• access and use Moodle, myEC, and their ECU email,
  • manage time amid a less structured class schedule and with multiple competing deadlines,
  • work with peers for group projects or class activities,
  • stay focused and engaged for long classes,
  • or any of the other things you need to be able to do to succeed at university.

Even more confusing, some students — those with prior knowledge or the inside scoop — do seem to know how to do all these things, which probably compounds the sense of not belonging for those who don’t.

Most frustrating of all, the hidden curriculum is not stable. It can change just when students start to figure out the rules of the game. Think about the different skills required, for example, when university classes go from large first-year lectures, where information is largely curated for and handed to students, to the active learning spaces of senior seminars where students make decisions, ask questions, deliver information through presentations, and even sometimes help shape the curriculum by selecting readings or topics. Those first-year classes may not have prepared students for the hidden work of those different types of classroom spaces.

Because it is hidden -- i.e., not visible or stated – the hidden curriculum creates barriers for any student who does not have:

  • a parent or family member who attended a university in North America
  • access to a community that understands how university works in North America
  • high school teachers and curriculum that explained and prepared students for the university experience in North America
  • the confidence to ask for support without fear of stigmatization, failure or other repercussions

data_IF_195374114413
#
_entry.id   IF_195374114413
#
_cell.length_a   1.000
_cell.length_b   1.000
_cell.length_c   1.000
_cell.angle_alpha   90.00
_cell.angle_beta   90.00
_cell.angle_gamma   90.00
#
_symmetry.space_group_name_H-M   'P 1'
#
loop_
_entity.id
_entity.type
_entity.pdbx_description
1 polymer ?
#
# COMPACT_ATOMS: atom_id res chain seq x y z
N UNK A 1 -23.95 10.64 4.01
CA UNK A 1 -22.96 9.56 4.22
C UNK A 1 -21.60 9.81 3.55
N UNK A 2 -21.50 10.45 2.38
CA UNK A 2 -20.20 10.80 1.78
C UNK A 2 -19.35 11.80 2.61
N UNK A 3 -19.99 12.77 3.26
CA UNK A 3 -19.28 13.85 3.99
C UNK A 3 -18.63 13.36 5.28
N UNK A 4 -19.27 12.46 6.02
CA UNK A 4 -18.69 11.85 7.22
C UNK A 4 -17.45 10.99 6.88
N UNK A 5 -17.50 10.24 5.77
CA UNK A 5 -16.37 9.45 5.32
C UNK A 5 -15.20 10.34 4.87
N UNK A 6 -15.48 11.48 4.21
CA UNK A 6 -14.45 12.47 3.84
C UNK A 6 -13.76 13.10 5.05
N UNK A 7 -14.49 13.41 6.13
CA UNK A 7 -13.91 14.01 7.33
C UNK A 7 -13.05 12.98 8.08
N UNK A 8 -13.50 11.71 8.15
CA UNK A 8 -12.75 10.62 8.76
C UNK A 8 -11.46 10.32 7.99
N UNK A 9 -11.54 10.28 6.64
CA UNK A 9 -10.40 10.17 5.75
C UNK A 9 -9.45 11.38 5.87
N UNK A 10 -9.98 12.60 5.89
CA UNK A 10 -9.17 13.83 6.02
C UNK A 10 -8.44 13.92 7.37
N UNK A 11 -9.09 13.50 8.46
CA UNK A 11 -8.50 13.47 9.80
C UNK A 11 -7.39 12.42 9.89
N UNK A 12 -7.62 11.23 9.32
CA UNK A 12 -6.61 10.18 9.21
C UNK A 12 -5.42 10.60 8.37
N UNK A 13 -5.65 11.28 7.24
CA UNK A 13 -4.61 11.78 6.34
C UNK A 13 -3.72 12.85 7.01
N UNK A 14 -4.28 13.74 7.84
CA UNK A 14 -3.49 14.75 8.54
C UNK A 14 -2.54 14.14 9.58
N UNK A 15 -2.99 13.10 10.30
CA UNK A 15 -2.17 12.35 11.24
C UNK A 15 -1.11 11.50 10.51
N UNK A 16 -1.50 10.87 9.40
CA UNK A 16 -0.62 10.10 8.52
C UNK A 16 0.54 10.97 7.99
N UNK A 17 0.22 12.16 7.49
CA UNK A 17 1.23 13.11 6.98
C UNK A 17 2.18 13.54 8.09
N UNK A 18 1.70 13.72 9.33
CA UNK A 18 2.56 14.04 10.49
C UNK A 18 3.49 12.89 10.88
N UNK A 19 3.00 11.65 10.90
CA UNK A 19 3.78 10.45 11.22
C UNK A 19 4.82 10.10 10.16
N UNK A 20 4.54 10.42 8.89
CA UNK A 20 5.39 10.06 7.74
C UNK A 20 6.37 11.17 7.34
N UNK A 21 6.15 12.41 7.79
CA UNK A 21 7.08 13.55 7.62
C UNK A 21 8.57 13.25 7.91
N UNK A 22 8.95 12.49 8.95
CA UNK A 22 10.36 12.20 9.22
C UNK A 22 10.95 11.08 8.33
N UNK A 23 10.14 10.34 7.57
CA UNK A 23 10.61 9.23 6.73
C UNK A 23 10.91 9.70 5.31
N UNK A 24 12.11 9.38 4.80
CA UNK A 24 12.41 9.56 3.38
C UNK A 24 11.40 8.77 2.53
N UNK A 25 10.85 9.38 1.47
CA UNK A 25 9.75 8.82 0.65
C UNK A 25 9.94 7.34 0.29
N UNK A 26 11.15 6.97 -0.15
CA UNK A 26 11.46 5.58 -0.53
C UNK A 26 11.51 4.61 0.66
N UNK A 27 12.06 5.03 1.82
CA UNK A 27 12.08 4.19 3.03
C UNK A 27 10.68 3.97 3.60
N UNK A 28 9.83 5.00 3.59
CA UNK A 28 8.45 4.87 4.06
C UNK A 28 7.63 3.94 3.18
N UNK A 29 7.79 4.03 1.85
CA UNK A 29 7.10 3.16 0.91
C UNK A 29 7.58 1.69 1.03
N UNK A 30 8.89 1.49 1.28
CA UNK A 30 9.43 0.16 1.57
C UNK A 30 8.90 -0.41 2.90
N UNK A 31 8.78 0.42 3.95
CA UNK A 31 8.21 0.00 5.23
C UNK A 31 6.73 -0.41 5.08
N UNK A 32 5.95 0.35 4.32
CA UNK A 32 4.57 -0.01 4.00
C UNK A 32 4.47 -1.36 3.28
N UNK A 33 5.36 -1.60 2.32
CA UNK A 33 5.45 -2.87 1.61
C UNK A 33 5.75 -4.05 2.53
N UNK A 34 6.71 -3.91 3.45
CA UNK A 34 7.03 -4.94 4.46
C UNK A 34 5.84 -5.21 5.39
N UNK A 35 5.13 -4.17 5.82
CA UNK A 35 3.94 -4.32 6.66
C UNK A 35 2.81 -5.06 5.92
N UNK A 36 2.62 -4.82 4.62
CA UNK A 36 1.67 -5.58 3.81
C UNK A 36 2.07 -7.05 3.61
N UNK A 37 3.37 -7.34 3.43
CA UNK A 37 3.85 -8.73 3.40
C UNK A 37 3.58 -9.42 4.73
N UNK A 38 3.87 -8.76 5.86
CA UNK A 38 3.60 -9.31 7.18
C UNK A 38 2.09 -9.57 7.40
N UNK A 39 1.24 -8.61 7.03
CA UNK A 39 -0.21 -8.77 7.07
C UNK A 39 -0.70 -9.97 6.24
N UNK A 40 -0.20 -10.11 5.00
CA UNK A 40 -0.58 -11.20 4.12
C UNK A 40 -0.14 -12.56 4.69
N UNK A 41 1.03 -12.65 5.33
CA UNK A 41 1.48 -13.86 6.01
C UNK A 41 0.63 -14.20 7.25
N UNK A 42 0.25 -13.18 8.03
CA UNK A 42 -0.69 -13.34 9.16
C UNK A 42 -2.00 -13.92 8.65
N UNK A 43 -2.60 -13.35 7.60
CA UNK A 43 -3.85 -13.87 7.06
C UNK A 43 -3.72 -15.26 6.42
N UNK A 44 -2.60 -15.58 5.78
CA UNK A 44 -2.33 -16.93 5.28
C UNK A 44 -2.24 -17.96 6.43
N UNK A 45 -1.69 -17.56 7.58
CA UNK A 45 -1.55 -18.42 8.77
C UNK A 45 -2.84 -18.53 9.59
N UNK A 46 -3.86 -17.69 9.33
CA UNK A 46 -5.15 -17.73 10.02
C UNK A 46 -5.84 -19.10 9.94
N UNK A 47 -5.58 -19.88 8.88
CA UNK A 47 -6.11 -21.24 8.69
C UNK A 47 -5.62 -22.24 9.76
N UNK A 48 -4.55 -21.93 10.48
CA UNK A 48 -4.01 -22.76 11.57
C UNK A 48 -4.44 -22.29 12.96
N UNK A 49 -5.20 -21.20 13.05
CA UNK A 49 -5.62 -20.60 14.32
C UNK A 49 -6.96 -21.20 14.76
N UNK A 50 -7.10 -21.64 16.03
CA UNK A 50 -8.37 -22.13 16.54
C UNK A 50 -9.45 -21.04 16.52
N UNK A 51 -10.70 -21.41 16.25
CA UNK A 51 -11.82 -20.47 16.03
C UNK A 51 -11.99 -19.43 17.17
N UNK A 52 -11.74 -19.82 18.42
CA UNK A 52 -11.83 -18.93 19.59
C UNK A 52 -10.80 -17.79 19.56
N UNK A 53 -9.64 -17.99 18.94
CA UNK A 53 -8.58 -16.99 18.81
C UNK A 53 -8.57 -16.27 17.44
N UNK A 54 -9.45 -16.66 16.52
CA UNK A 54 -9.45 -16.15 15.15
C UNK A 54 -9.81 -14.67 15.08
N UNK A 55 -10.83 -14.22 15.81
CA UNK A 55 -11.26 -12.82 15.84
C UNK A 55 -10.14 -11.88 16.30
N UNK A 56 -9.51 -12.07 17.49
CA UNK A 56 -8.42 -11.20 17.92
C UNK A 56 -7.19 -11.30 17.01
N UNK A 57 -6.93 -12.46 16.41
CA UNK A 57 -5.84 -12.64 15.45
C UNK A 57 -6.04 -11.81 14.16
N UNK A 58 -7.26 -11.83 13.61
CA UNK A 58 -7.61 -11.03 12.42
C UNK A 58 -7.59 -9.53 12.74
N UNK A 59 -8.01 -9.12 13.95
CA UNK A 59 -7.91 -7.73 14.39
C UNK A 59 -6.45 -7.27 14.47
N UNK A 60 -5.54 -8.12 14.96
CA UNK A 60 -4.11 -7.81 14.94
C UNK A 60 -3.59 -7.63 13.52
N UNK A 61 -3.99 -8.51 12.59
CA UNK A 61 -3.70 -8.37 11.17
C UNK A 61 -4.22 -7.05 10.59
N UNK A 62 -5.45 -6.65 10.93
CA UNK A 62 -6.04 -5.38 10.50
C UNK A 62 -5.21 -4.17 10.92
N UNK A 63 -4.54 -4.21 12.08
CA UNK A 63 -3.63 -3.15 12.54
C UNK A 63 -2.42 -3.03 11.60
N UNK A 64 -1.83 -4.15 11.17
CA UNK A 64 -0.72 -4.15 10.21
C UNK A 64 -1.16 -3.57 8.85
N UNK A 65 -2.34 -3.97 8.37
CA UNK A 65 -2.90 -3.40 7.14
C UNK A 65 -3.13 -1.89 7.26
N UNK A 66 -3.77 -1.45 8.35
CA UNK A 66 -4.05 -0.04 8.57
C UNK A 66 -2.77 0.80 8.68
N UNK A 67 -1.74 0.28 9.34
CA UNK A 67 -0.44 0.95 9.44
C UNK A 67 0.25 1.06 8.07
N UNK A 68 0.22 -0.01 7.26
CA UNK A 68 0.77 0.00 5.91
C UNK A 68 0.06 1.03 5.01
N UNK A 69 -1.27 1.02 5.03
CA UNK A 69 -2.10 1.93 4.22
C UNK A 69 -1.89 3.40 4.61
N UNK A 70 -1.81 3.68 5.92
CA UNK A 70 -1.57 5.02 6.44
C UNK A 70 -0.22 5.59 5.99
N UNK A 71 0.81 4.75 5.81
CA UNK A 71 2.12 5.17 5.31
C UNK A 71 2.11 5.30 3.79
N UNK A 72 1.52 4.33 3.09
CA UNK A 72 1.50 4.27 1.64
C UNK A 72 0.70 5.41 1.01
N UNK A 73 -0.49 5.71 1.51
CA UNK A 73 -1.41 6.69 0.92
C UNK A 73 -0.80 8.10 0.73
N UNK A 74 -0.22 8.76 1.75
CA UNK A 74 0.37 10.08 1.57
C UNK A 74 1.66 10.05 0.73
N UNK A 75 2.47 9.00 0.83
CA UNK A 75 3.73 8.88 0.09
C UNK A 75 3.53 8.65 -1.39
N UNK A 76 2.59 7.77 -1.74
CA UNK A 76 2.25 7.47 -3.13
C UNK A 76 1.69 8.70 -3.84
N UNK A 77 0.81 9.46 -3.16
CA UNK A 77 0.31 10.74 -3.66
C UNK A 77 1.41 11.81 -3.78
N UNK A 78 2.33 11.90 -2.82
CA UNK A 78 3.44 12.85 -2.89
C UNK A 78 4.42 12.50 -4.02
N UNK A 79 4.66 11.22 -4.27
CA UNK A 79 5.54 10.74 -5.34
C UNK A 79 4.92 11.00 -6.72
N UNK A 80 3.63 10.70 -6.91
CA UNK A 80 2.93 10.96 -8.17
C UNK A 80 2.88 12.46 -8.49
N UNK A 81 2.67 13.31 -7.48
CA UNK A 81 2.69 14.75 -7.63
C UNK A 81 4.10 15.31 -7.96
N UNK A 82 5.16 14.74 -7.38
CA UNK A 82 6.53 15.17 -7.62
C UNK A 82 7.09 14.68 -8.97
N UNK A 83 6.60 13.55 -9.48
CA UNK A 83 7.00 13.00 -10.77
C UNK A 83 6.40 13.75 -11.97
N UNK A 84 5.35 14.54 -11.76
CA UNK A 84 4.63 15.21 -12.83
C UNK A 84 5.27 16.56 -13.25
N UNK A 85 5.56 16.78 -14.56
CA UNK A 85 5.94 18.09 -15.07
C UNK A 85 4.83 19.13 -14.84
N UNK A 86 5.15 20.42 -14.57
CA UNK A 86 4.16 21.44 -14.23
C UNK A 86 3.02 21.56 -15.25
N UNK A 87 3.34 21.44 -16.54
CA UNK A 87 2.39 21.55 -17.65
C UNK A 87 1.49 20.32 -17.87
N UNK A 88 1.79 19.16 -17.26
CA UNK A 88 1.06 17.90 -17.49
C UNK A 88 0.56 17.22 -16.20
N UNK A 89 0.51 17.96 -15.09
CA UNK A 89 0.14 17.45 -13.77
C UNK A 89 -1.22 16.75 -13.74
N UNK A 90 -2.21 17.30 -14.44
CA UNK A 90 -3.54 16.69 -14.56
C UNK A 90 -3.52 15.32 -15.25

In other words, the hidden curriculum is another way that university systems can continue cycles of privilege for the already privileged, while creating invisible barriers for students who don’t arrive with the same knowledge of our systems.

This topic came up a few years ago when we talked about group agreements as an anti-racist practice. But it turns out that smart people have compiled a whole bunch of other ideas for helping students understand and overcome the barriers posed by the hidden curriculum.

The Understanding the Hidden Curriculum project was created by a research team led by Dr. Nicole Campbell (who ECU faculty may remember as a keynote speaker in 2021 who spoke on the topic of Supporting Learners’ Mental Wellbeing and Creating a Sustainable Practice for Educators). They identify and provide activities to teach many areas that standard curriculum doesn’t cover, such as

  • executive function skills including time management, organizing and decision-making,
  • communication skills such as active listening and dealing with difficult conversations, and,
  • intra- and inter-personal skills such as dealing with impostor syndrome and failure, developing empathy, and self-awareness and advocacy

I have had fun exploring this site and may even bring some of the activities into my training course for new peer tutors. I’d be curious to hear what others think of it. Or if you have any strategies and/or activities to address the hidden curriculum with your students?